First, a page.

MED1 Glycosylase, a Tool for Detection of transition SNPs at CpG sites (CT-SNPs)
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Dr. Alfonso Bellacosa and colleagues of the Fox Chase Cancer Center have discovered MED1 (also known as MBD4), a novel human gene involved in the repair of mismatched bases.
MED1 protein is a thymine and uracil glycosylase specific for G:T and G:U mismatches. Changes at CpG sites are the most frequent source of human genetic variation, as demonstrated by a recent survey by the group of Dr. Chakravarti on single nucleotide polymorphisms (SNPs) at candidate genes regulating blood pressure (Halushka et al. 1999).
The availability of recombinant MED1 protein affords an easy three-step method to detect CT-SNPs, involving:
- The formation of an heteroduplex containing a G:T mismatch.
- Cleavage of the heteroduplex on the T-containing strand by the combined action of MED1 followed by incubation in hot alkali.
- Separation of the cleaved molecules from the uncleaved molecules by various techniques, such as electrophoresis.
- This three-step method is schematically represented in the attached Figure.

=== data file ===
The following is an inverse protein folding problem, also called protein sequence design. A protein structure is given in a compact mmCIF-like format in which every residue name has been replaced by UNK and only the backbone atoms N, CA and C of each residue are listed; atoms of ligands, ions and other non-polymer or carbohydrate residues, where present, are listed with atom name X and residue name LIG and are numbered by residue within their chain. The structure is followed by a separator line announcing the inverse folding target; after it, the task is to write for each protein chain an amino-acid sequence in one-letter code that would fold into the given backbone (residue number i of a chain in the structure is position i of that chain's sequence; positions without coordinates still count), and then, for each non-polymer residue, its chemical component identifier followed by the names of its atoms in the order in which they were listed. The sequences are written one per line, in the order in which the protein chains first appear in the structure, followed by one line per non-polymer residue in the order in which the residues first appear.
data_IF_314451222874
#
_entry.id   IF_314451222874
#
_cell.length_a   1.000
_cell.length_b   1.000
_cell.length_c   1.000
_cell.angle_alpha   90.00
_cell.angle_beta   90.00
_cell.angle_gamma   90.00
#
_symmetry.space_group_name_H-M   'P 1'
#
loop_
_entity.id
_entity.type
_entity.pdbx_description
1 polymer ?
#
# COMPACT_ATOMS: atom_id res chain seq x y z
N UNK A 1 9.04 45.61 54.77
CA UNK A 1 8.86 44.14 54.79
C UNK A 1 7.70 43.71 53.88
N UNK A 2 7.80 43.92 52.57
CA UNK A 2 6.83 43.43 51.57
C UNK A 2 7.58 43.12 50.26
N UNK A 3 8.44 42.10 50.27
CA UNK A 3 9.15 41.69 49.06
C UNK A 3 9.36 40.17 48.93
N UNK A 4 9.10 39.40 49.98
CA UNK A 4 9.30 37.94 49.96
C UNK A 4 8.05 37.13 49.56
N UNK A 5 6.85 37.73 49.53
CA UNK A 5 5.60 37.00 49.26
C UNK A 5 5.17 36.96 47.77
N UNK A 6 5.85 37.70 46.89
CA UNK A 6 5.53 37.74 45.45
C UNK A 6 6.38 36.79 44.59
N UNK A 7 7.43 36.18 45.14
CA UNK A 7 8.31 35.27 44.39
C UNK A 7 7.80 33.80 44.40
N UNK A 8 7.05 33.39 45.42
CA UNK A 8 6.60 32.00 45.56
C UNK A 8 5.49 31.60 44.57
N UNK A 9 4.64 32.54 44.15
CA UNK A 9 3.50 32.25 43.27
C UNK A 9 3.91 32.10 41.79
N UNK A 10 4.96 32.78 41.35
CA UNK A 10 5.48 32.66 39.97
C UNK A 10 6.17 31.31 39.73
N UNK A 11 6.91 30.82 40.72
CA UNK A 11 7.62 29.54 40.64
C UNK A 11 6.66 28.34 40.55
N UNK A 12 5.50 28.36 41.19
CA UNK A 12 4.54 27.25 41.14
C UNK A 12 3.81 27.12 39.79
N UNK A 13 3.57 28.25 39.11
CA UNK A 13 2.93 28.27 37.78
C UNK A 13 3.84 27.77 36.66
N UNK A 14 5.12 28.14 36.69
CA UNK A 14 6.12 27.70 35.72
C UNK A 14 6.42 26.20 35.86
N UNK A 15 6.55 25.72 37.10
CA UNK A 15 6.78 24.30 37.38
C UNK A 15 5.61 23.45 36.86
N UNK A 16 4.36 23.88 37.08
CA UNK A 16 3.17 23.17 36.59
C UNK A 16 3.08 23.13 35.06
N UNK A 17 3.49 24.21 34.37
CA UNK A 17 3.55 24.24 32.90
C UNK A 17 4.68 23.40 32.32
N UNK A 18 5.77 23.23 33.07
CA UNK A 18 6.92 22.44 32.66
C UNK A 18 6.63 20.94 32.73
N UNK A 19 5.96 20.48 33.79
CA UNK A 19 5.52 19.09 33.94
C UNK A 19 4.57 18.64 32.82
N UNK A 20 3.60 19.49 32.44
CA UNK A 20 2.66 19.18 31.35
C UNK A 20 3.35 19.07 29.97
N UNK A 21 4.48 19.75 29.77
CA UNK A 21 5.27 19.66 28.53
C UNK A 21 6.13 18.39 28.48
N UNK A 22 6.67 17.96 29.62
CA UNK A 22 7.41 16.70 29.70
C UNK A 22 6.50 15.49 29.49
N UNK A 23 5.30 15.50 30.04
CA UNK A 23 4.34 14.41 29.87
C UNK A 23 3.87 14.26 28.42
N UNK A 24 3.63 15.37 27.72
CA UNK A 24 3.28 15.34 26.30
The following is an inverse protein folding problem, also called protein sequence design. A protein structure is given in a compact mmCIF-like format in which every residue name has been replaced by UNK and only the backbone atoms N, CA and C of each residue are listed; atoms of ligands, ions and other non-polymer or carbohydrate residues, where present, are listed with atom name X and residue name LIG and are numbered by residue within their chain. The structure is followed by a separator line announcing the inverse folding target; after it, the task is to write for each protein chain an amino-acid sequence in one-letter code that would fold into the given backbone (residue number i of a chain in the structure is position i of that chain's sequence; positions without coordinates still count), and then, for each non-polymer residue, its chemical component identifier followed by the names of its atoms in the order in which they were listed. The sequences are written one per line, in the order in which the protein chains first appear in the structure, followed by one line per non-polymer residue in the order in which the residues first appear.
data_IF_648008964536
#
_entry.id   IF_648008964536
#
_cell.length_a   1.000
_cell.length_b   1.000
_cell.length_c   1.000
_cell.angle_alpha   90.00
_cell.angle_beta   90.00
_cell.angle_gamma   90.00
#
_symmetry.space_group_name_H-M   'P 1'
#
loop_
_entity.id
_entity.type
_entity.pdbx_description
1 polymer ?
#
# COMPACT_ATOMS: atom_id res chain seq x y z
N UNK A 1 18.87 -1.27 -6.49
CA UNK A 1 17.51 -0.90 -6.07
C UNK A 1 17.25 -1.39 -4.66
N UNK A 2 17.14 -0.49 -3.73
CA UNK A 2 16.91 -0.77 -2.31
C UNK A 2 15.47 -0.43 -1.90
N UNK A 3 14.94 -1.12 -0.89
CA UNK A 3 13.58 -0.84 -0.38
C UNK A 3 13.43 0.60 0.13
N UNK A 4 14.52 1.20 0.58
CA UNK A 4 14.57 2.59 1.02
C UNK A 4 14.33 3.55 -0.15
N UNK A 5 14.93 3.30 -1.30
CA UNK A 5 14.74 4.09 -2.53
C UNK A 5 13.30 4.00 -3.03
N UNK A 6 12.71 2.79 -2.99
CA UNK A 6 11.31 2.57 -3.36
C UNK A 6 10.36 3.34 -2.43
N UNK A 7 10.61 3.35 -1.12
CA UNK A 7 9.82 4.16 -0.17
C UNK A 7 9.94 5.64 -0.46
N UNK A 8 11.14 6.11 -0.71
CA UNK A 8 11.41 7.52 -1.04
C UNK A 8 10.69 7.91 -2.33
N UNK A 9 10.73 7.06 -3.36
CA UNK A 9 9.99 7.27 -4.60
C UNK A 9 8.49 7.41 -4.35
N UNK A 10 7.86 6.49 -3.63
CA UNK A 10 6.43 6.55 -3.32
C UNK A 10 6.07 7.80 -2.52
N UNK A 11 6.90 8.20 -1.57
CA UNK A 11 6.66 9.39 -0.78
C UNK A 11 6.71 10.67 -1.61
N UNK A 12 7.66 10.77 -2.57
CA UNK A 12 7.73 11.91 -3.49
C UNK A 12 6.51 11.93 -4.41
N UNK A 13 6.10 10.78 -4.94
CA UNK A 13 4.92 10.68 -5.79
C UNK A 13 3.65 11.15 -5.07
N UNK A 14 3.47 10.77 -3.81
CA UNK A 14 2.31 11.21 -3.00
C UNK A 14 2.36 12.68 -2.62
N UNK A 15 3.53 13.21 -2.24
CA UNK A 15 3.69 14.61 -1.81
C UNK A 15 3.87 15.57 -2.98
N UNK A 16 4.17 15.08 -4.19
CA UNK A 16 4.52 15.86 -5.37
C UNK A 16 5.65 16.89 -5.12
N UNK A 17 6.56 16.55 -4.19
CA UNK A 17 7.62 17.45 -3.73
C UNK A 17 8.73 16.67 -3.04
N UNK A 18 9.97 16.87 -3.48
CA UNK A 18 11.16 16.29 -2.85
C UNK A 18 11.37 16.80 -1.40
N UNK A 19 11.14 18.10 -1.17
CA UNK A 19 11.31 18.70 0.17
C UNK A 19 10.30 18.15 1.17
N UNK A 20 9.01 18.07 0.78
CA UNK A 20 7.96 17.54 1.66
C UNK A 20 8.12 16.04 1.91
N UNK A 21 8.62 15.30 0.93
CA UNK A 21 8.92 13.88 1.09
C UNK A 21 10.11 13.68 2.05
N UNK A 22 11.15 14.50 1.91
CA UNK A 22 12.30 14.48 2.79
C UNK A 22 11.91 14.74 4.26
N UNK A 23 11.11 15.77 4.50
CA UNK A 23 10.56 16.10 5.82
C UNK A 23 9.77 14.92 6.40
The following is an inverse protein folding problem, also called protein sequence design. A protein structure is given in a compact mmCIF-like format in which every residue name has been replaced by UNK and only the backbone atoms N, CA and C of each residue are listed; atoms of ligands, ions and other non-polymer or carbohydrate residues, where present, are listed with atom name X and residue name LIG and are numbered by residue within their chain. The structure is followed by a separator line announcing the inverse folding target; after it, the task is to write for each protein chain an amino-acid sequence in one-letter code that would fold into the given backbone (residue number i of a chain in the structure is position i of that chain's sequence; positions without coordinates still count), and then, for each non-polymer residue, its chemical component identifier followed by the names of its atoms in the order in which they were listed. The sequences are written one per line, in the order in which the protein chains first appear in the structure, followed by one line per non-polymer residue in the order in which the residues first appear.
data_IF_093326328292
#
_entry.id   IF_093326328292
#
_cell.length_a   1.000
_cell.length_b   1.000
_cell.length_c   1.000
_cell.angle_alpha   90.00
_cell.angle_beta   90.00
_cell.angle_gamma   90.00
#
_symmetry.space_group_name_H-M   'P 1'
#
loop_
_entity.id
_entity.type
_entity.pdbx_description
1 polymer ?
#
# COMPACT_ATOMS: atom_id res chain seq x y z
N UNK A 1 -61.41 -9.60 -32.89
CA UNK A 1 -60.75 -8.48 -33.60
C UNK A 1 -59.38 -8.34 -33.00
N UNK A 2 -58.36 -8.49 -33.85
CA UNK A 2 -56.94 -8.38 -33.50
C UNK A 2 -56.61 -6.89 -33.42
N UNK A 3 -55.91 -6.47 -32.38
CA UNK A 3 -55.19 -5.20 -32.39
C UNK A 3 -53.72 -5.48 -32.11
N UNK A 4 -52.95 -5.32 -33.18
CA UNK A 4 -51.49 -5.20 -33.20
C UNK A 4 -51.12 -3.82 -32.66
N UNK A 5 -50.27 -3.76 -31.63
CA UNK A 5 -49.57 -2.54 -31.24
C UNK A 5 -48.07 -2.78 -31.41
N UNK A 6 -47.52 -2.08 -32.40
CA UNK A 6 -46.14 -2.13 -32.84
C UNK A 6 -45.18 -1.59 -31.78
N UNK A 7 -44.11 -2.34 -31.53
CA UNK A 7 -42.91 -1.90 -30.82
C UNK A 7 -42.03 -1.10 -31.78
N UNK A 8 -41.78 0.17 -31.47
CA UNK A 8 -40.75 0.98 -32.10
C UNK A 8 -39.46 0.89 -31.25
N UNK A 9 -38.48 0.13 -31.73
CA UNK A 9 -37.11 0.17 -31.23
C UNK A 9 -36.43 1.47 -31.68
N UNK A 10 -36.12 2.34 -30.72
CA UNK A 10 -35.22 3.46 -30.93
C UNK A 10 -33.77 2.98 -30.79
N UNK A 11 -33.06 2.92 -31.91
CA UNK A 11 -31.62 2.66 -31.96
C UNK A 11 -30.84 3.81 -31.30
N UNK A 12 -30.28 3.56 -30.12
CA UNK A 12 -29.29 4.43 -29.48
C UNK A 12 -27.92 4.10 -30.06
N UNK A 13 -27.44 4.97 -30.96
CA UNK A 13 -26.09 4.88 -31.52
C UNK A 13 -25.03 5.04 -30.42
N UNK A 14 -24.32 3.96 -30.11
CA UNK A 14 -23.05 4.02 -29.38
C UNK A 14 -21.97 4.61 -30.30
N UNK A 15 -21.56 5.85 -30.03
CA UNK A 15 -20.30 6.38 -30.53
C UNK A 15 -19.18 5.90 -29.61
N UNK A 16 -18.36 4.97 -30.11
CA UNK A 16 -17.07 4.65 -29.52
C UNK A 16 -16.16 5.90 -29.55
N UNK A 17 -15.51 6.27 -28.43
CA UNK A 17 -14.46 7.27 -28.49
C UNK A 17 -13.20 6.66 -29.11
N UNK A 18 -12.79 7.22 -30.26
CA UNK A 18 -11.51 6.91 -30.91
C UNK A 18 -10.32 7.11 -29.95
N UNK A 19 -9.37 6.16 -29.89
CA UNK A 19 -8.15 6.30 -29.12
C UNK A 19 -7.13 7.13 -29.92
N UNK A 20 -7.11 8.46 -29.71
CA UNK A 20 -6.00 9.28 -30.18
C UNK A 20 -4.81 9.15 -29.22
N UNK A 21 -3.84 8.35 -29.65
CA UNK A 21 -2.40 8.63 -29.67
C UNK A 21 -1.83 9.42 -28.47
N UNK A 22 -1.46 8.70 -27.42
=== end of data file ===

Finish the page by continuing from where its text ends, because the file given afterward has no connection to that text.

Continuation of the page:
This system requires a single CT-SNP probe for every CT-SNP to analyze. Multiple CT-SNP probes could be used to analyze a single PCR fragment containing multiple CT-SNPs, as long as the cleaved products generated by incubation with MED1 are of different length.
A comparison of MED1 with other SNP detection tools is provided in the attached Table.
Licenses are available for both commercial and research use.
- Bellacosa A. et al. (1999) MED1, a Novel Human Methyl-CpG Binding Endonuclease, Interacts with the DNA Mismatch Repair Protein MLH1. Proc. Natl. Acad. Sci. USA 96:3969-3974
- Petronzelli F. et al. (2000) Biphasic Kinetics of the Human DNA Repair Protein MED1 (MBD4), a Mismatch-Specific DNA N–Glycosylase. J. Biol. Chem. 275: 32422-32429
- Petronzelli, F. et al. (2000) Investigation of the Substrate Spectrum of the Human Mismatch-Specific DNA Glycosylase MED1 (MBD4): the Fundamental Role of the Catalytic Domain. J. Cell. Physiol. 185: 473-480
Applications are pending in the US, Europe, Canada and Australia.